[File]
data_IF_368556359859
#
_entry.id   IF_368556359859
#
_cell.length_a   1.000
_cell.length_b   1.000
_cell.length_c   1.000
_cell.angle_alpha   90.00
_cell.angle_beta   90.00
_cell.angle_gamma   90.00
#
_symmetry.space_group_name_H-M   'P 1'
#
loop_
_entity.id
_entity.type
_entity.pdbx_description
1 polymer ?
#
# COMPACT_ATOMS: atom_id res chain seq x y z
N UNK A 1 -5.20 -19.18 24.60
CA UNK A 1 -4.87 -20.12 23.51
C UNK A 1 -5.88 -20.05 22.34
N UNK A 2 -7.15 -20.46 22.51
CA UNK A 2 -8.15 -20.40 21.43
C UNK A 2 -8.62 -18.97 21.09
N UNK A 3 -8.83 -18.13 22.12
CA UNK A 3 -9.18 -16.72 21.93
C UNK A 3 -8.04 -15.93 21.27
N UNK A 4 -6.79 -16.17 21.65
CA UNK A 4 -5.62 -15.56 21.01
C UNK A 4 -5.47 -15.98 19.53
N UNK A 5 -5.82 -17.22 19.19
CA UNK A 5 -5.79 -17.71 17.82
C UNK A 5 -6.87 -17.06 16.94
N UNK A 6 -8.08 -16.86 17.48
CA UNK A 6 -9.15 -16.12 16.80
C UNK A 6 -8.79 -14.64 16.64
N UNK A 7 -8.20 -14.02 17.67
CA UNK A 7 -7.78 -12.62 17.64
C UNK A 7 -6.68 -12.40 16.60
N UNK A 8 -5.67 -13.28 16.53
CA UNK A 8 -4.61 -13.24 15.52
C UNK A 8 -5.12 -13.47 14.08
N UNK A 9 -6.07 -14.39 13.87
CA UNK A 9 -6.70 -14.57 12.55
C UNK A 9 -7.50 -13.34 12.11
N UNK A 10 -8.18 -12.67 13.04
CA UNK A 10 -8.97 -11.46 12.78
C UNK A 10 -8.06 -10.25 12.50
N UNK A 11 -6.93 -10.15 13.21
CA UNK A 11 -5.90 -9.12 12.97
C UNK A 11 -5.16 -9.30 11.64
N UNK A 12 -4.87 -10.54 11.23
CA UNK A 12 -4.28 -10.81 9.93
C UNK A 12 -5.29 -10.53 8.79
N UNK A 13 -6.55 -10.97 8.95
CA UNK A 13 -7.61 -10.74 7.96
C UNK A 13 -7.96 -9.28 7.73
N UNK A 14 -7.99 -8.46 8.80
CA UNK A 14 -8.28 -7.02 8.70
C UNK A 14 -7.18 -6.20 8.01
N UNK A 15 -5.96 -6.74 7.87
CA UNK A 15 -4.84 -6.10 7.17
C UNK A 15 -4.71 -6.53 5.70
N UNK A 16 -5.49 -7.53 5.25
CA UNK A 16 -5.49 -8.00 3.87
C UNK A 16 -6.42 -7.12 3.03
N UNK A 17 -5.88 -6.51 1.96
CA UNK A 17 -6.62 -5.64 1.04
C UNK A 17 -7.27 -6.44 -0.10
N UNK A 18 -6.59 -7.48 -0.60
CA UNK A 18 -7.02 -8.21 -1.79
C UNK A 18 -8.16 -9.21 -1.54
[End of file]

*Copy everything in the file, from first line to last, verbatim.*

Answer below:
data_IF_368556359859
#
_entry.id   IF_368556359859
#
_cell.length_a   1.000
_cell.length_b   1.000
_cell.length_c   1.000
_cell.angle_alpha   90.00
_cell.angle_beta   90.00
_cell.angle_gamma   90.00
#
_symmetry.space_group_name_H-M   'P 1'
#
loop_
_entity.id
_entity.type
_entity.pdbx_description
1 polymer ?
#
# COMPACT_ATOMS: atom_id res chain seq x y z
N UNK A 1 -5.20 -19.18 24.60
CA UNK A 1 -4.87 -20.12 23.51
C UNK A 1 -5.88 -20.05 22.34
N UNK A 2 -7.15 -20.46 22.51
CA UNK A 2 -8.15 -20.40 21.43
C UNK A 2 -8.62 -18.97 21.09
N UNK A 3 -8.83 -18.13 22.12
CA UNK A 3 -9.18 -16.72 21.93
C UNK A 3 -8.04 -15.93 21.27
N UNK A 4 -6.79 -16.17 21.65
CA UNK A 4 -5.62 -15.56 21.01
C UNK A 4 -5.47 -15.98 19.53
N UNK A 5 -5.82 -17.22 19.19
CA UNK A 5 -5.79 -17.71 17.82
C UNK A 5 -6.87 -17.06 16.94
N UNK A 6 -8.08 -16.86 17.48
CA UNK A 6 -9.15 -16.12 16.80
C UNK A 6 -8.79 -14.64 16.64
N UNK A 7 -8.20 -14.02 17.67
CA UNK A 7 -7.78 -12.62 17.64
C UNK A 7 -6.68 -12.40 16.60
N UNK A 8 -5.67 -13.28 16.53
CA UNK A 8 -4.61 -13.24 15.52
C UNK A 8 -5.12 -13.47 14.08
N UNK A 9 -6.07 -14.39 13.87
CA UNK A 9 -6.70 -14.57 12.55
C UNK A 9 -7.50 -13.34 12.11
N UNK A 10 -8.18 -12.67 13.04
CA UNK A 10 -8.97 -11.46 12.78
C UNK A 10 -8.06 -10.25 12.50
N UNK A 11 -6.93 -10.15 13.21
CA UNK A 11 -5.90 -9.12 12.97
C UNK A 11 -5.16 -9.30 11.64
N UNK A 12 -4.87 -10.54 11.23
CA UNK A 12 -4.28 -10.81 9.93
C UNK A 12 -5.29 -10.53 8.79
N UNK A 13 -6.55 -10.97 8.95
CA UNK A 13 -7.61 -10.74 7.96
C UNK A 13 -7.96 -9.28 7.73
N UNK A 14 -7.99 -8.46 8.80
CA UNK A 14 -8.28 -7.02 8.70
C UNK A 14 -7.18 -6.20 8.01
N UNK A 15 -5.96 -6.74 7.87
CA UNK A 15 -4.84 -6.10 7.17
C UNK A 15 -4.71 -6.53 5.70
N UNK A 16 -5.49 -7.53 5.25
CA UNK A 16 -5.49 -8.00 3.87
C UNK A 16 -6.42 -7.12 3.03
N UNK A 17 -5.88 -6.51 1.96
CA UNK A 17 -6.62 -5.64 1.04
C UNK A 17 -7.27 -6.44 -0.10
N UNK A 18 -6.59 -7.48 -0.60
CA UNK A 18 -7.02 -8.21 -1.79
C UNK A 18 -8.16 -9.21 -1.54